Inhibitors of histone deacetylases are promising compounds for the treatment of cancer but have not been systematically explored in malignant brain tumors. Here, we characterize the benzamide MS-275, a class I histone deacetylase inhibitor, as potent drug for experimental therapy of glioblastomas. Treatment of four glioma cell lines (U87MG, C6, F98, and SMA-560) with MS-275 significantly reduced cell growth in a concentration-dependent manner (IC90, 3.75 μmol/L). Its antiproliferative effect was corroborated using a bromodeoxyuridine proliferation assay and was mediated by G0-G1 cell cycle arrest (i.e., up-regulation of p21/WAF) and apoptotic cell death. Implantation of enhanced green fluorescent protein–transfected F98 glioma cells into slice cultures of rat brain confirmed the cytostatic effect of MS-275 without neurotoxic damage to the organotypic neuronal environment in a dose escalation up to 20 μmol/L. A single intratumoral injection of MS-275 7 days after orthotopic implantation of glioma cells in syngeneic rats confirmed the chemotherapeutic efficacy of MS-275 in vivo. Furthermore, its propensity to pass the blood-brain barrier and to increase the protein level of acetylated histone H3 in brain tissue identifies MS-275 as a promising candidate drug in the treatment of malignant gliomas. [Mol Cancer Ther 2006;5(5):1248–55]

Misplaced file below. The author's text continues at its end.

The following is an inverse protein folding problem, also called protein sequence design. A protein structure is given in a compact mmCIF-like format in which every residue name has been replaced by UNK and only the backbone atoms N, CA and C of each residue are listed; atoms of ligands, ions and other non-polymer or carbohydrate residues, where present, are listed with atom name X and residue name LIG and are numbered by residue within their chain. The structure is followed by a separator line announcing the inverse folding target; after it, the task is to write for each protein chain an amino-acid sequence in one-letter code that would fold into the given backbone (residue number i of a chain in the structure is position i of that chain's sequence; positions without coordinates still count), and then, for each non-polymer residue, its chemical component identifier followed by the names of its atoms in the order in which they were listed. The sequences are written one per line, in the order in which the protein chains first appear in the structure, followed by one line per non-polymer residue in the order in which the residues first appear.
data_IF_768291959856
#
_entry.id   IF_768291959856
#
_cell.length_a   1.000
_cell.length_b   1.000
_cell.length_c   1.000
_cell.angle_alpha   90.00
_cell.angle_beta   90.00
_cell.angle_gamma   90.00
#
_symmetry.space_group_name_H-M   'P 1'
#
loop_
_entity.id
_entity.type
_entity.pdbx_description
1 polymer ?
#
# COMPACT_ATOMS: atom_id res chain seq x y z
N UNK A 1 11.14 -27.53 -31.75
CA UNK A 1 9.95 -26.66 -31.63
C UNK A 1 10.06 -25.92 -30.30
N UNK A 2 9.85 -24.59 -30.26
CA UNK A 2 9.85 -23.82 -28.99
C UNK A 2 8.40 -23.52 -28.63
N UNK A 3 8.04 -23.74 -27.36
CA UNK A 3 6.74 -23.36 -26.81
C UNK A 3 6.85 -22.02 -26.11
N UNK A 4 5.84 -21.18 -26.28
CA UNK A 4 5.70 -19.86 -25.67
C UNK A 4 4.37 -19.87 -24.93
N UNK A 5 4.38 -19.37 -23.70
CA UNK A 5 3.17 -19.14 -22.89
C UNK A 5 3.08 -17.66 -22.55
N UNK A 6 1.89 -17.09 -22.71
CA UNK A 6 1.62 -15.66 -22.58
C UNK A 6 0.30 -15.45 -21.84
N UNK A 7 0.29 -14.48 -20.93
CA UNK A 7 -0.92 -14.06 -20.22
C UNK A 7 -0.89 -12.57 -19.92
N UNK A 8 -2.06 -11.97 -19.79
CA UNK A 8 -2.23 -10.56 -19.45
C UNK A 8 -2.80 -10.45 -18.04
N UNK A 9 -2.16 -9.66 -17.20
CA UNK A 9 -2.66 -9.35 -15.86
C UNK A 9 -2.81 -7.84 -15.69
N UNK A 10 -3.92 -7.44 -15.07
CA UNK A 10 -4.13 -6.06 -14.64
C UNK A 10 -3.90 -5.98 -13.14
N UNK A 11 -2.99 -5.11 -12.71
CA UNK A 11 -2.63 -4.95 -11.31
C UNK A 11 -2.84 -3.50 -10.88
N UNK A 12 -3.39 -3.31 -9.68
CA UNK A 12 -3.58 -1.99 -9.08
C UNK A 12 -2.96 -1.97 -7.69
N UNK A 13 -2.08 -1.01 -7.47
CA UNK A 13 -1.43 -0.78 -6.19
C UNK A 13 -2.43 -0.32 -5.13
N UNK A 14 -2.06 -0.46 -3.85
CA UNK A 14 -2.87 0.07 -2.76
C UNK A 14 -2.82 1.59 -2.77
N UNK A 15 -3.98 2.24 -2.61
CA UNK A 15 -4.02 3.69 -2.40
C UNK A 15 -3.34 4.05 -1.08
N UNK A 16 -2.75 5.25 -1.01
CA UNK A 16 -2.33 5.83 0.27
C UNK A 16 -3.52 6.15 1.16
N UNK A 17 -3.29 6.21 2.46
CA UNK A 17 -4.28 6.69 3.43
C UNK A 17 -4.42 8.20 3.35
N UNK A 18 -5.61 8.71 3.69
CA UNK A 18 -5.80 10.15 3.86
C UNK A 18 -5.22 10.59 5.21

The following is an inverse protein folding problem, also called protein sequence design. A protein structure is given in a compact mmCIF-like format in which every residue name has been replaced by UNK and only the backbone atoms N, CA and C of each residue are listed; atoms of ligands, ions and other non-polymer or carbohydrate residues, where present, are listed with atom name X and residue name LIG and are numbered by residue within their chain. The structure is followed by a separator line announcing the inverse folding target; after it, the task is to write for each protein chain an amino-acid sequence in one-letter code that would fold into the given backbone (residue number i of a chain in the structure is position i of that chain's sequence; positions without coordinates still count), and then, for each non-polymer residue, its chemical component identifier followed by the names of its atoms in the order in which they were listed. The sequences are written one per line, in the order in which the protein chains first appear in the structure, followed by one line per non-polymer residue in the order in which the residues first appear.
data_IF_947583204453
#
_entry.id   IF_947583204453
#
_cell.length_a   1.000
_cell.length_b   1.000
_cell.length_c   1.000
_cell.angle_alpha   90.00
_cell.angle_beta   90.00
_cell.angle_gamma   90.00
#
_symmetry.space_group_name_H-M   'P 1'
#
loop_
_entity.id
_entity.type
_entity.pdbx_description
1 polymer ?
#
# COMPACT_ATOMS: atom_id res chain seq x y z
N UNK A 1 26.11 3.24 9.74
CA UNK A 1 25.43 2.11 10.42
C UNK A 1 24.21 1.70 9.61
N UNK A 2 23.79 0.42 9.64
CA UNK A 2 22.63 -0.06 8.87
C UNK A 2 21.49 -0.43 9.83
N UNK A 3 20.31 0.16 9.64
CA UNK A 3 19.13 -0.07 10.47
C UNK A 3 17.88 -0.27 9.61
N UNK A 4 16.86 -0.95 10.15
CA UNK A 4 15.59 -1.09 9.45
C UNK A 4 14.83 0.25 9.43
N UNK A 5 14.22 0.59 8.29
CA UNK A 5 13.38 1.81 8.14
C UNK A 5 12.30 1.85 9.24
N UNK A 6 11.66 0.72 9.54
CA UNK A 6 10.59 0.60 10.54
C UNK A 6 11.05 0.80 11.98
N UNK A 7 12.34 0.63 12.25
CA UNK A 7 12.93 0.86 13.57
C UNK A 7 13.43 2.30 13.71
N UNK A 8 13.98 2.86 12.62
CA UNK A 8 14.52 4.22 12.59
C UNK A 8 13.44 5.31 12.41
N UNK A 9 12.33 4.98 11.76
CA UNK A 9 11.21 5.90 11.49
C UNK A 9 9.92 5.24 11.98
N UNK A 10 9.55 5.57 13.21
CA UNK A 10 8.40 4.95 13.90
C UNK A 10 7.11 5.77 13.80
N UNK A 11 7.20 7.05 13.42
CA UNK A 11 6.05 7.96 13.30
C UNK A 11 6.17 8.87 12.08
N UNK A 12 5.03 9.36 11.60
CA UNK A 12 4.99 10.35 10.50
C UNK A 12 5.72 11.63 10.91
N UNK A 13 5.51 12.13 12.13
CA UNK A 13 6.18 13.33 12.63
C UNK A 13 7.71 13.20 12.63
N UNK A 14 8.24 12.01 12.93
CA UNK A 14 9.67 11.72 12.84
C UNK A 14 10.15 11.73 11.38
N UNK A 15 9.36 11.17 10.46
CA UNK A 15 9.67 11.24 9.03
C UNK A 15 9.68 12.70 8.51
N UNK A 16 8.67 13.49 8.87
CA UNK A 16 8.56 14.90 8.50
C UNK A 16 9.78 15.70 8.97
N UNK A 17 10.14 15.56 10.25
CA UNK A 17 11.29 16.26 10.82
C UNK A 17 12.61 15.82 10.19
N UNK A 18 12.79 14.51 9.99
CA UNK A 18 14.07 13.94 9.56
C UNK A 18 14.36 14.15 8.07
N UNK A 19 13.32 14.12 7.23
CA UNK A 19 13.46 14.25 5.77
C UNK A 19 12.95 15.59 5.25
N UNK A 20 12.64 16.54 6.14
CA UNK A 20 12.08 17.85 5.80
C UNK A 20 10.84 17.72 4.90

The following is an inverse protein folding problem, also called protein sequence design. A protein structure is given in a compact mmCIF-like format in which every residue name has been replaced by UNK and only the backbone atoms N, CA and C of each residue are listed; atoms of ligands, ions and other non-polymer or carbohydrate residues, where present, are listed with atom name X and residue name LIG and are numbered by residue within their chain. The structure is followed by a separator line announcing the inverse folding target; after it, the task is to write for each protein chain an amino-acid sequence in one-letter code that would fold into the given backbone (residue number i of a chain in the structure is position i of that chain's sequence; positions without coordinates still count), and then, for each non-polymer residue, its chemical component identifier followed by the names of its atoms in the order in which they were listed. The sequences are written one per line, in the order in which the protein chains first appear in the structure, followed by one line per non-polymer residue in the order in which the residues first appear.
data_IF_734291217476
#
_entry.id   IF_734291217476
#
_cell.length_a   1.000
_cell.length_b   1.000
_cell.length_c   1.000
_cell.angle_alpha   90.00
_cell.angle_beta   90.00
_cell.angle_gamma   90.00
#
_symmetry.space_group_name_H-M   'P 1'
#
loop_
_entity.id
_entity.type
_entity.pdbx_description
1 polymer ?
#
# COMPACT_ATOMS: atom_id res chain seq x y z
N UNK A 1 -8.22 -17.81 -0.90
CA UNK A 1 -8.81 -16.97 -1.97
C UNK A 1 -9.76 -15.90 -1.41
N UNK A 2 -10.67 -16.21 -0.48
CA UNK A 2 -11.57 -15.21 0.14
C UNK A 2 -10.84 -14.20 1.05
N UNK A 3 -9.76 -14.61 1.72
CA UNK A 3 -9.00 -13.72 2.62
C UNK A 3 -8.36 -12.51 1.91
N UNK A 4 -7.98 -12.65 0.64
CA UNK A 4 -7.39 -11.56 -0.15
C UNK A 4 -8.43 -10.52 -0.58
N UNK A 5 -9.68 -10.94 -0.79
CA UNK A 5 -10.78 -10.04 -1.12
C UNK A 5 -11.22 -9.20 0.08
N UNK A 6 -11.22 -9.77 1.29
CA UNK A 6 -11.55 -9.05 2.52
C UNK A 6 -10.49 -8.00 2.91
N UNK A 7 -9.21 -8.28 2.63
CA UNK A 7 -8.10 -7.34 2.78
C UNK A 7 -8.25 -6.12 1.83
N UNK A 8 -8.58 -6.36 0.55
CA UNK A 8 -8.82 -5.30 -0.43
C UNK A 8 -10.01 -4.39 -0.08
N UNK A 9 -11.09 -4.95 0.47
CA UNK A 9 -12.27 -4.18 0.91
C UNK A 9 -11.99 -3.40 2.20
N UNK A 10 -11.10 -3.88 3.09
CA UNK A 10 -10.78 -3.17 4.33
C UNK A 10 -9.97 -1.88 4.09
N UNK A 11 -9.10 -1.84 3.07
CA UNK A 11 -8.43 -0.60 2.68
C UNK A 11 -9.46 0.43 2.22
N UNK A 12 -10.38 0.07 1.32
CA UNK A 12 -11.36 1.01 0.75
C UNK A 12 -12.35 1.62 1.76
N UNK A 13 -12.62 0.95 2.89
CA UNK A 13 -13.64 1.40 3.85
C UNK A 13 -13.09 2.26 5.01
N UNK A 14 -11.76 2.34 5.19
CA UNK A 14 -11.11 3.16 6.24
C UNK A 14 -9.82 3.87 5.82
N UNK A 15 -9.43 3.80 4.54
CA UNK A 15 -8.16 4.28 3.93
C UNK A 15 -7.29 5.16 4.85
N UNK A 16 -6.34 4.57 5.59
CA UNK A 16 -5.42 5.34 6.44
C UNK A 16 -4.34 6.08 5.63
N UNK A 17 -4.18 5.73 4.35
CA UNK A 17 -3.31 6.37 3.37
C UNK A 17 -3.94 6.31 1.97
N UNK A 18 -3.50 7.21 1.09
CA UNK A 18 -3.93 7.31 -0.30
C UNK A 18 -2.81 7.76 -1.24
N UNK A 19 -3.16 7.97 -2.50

Acetylation and deacetylation of core histones are key regulatory mechanisms of gene expression (1). Whereas histone acetylation seems to relax the chromatin structure, thereby promoting gene transcription, histone deacetylation induces a repressive environment mediated by chromatin condensation. In addition, normal cell differentiation and adjustment of metabolic activity require coordinated gene transcription and balanced activity of histone acetyltransferases versus histone deacetylases (HDAC; ref. 2). This assumption is supported by the finding that deletions or inactivating mutations of histone acetyltransferase are associated with tumor progression in humans (3, 4). The propensity to block HDAC activities by specific inhibitors provides the intriguing opportunity to pharmacologically modulate gene transcription by epigenetic regulation and may counteract the described dysbalance. Various HDAC inhibitors have been identified as promising compounds for the treatment of cancer, either alone (5, 6) or in combination with other agents (6–8). These novel compounds induce growth arrest and apoptotic cell death in a variety of transformed cells (9, 10). Molecular pathways induced by HDAC inhibitors and which either accelerate cellular maturation or cell death remain to be determined. However, epigenetic modifiers of gene expression exert their beneficial effect in the treatment of central nervous system tumors (e.g., malignant gliomas) by up-regulation of cell cycle regulator proteins (i.e., p21/WAF and gelsolin; refs. 5, 11, 12) or initiation of apoptosis mechanisms in glioma cells (12–14). Moreover, in vitro experiments with leukemia cells have shown that HDAC inhibitors are able to induce expression of death receptors, which result in enhanced activity of caspase-8 or cleavage of Bid (15, 16). Furthermore, HDAC inhibitors are able to disrupt cellular redox state (e.g., reactive oxygen species; refs. 9, 17, 18), damage function of heat shock proteins (e.g., acetylation of heat shock protein 90; ref. 19), and down-regulate survival signaling pathways (15, 20).